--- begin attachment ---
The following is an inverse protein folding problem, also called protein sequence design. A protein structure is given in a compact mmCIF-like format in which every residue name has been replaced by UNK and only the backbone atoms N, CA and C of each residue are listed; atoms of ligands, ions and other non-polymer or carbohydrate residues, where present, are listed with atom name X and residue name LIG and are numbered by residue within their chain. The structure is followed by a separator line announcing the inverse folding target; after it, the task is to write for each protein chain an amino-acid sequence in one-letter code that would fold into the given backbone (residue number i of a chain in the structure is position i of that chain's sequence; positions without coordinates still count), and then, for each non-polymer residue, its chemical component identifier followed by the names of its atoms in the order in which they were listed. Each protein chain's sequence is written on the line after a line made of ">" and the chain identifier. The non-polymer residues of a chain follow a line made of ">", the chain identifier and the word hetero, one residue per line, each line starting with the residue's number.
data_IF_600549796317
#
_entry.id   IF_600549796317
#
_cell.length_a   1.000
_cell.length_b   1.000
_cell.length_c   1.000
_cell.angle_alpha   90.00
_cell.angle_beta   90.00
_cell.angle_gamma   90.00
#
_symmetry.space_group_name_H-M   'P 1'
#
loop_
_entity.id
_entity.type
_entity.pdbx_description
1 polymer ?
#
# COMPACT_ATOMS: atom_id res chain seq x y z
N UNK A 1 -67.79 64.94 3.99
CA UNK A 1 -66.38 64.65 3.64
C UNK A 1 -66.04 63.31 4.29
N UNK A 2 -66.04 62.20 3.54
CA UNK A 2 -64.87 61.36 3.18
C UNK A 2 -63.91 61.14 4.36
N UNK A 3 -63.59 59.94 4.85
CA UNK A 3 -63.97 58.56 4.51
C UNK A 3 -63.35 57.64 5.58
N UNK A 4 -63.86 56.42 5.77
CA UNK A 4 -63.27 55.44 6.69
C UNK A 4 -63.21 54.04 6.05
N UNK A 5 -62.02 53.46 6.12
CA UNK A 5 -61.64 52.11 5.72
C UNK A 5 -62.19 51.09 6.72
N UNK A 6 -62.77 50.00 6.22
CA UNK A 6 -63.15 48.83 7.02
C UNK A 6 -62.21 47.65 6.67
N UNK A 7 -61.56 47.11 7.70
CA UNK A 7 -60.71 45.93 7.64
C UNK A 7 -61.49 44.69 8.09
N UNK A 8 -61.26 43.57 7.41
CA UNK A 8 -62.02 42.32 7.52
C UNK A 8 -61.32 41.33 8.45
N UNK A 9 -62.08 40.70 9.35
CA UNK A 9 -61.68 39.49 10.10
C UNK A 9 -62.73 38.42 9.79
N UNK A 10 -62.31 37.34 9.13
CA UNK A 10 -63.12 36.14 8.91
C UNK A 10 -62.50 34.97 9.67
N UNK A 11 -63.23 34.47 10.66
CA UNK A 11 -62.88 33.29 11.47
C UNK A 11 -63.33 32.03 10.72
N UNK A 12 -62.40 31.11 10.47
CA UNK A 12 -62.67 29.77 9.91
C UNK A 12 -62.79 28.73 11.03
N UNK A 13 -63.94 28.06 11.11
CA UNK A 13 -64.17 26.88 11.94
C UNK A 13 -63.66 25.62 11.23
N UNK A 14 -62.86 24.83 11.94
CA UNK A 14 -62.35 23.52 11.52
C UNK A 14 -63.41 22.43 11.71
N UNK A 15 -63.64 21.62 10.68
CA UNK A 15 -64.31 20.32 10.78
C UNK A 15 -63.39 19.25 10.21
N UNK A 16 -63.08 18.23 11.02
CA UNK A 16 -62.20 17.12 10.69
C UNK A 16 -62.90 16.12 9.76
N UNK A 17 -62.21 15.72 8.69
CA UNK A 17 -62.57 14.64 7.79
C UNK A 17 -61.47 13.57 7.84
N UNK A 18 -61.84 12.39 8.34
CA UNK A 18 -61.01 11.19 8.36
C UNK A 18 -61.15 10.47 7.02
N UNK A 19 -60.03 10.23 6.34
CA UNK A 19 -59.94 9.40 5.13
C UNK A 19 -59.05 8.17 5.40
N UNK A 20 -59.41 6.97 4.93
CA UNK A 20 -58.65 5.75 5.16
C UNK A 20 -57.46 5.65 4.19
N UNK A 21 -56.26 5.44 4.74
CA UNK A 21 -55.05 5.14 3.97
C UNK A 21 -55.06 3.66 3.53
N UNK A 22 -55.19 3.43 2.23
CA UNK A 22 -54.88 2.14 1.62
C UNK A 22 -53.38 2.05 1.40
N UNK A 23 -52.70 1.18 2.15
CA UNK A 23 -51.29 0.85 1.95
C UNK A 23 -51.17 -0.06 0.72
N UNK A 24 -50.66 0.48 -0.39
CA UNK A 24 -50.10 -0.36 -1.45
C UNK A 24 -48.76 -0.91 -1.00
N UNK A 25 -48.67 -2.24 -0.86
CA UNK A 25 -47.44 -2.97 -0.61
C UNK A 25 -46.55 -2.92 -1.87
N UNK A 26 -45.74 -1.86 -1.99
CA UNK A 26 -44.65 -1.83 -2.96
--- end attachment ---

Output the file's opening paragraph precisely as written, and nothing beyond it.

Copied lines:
The following is an inverse protein folding problem, also called protein sequence design. A protein structure is given in a compact mmCIF-like format in which every residue name has been replaced by UNK and only the backbone atoms N, CA and C of each residue are listed; atoms of ligands, ions and other non-polymer or carbohydrate residues, where present, are listed with atom name X and residue name LIG and are numbered by residue within their chain. The structure is followed by a separator line announcing the inverse folding target; after it, the task is to write for each protein chain an amino-acid sequence in one-letter code that would fold into the given backbone (residue number i of a chain in the structure is position i of that chain's sequence; positions without coordinates still count), and then, for each non-polymer residue, its chemical component identifier followed by the names of its atoms in the order in which they were listed. Each protein chain's sequence is written on the line after a line made of ">" and the chain identifier. The non-polymer residues of a chain follow a line made of ">", the chain identifier and the word hetero, one residue per line, each line starting with the residue's number.